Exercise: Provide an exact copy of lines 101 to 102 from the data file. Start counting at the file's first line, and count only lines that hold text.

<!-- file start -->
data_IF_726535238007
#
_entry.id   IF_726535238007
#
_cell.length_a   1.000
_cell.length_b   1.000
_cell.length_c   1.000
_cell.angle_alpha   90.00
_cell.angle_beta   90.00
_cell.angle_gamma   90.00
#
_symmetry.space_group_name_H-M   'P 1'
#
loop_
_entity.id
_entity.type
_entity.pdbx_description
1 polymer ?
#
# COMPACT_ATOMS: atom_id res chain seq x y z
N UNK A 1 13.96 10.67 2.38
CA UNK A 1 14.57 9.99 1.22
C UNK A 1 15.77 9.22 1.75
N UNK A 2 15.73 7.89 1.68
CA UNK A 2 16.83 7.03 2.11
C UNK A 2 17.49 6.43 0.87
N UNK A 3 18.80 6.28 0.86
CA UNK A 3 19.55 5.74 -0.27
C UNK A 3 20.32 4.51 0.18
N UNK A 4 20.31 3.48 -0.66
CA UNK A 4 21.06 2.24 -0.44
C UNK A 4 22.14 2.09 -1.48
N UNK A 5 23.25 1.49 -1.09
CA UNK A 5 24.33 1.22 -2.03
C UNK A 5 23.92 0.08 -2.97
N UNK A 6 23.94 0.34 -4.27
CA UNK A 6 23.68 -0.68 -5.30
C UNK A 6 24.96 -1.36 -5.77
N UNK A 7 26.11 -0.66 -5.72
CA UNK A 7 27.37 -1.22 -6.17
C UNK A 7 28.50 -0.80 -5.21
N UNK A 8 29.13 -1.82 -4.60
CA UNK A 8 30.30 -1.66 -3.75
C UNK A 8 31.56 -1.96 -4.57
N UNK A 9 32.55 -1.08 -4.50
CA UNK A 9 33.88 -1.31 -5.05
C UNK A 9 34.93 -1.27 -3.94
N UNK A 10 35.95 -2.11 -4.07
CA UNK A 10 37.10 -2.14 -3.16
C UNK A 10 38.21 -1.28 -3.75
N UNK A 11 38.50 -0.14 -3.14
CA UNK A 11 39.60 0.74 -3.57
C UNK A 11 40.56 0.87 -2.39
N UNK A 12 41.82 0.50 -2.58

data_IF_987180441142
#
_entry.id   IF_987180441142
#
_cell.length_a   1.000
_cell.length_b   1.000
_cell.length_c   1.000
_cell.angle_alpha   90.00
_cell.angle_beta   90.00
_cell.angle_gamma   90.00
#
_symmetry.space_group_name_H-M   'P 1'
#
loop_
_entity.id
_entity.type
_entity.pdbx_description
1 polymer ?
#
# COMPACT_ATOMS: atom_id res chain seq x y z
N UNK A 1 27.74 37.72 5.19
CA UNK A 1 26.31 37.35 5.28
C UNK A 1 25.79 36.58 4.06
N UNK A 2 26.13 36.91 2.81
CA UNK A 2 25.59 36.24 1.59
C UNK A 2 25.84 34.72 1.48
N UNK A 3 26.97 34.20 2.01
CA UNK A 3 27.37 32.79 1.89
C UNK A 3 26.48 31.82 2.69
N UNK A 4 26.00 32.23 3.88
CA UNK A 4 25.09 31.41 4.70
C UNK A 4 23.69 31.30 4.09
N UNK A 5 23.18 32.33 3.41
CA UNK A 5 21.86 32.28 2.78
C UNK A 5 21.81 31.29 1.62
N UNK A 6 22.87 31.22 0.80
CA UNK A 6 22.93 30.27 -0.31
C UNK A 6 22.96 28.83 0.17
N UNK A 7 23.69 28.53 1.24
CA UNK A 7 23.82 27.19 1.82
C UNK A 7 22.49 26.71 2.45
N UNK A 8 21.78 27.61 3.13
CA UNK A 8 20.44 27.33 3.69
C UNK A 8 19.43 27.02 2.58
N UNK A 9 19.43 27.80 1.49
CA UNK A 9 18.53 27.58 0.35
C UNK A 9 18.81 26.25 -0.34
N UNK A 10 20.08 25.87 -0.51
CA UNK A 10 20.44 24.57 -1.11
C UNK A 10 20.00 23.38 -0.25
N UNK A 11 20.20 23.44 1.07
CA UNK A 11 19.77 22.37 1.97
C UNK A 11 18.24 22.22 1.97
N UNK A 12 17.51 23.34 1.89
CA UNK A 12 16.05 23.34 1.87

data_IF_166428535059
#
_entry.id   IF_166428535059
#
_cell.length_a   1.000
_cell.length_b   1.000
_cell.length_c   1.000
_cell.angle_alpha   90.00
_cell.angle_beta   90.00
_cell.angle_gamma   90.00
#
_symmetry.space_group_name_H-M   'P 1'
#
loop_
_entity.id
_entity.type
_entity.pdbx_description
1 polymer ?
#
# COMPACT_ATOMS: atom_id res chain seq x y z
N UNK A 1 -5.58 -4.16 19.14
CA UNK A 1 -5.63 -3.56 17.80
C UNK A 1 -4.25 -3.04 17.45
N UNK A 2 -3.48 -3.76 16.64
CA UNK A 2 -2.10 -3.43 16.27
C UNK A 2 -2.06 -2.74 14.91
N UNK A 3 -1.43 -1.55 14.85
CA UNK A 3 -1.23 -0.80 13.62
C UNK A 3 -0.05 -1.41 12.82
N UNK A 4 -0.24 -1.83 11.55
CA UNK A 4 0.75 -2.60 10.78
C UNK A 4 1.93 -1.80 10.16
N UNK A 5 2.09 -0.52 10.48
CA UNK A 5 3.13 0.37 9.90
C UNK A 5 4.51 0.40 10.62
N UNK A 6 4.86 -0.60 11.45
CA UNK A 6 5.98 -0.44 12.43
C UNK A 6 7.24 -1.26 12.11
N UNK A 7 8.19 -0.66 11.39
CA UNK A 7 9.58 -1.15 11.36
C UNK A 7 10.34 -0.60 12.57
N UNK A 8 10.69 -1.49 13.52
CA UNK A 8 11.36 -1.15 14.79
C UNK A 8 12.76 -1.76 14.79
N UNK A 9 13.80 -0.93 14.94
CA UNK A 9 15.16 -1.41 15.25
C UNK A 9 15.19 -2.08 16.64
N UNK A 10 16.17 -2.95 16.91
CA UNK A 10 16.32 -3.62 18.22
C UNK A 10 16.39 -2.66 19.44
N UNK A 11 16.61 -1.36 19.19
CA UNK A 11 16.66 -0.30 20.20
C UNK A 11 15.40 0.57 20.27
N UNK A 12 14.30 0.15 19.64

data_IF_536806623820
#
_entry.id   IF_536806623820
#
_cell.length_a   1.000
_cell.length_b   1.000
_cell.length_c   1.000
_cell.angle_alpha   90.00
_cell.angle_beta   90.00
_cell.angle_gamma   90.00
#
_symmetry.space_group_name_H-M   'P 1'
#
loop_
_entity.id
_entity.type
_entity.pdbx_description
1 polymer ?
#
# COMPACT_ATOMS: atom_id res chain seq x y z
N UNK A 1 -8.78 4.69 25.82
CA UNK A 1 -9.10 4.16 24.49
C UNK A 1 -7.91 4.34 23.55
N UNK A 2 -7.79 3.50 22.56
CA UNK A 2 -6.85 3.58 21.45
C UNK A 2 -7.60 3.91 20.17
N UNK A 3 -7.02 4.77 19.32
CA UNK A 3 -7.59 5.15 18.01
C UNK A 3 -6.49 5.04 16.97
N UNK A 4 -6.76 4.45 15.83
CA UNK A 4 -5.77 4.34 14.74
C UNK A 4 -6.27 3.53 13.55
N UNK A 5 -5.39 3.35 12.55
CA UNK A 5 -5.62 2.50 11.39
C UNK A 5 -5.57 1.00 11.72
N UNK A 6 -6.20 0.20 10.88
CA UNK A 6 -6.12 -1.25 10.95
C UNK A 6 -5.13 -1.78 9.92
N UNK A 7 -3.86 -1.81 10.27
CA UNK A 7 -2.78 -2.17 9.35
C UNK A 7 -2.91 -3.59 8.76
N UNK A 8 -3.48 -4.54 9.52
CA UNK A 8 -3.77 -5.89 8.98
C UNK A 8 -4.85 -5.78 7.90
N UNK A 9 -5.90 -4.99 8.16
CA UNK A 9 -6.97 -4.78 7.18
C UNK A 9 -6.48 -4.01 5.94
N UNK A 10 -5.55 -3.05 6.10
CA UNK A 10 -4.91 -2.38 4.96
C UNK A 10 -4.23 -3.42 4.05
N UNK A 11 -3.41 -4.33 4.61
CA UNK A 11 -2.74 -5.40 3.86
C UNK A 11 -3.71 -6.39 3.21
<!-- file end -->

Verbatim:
C UNK A 9 18.81 26.25 -0.34
N UNK A 10 20.08 25.87 -0.51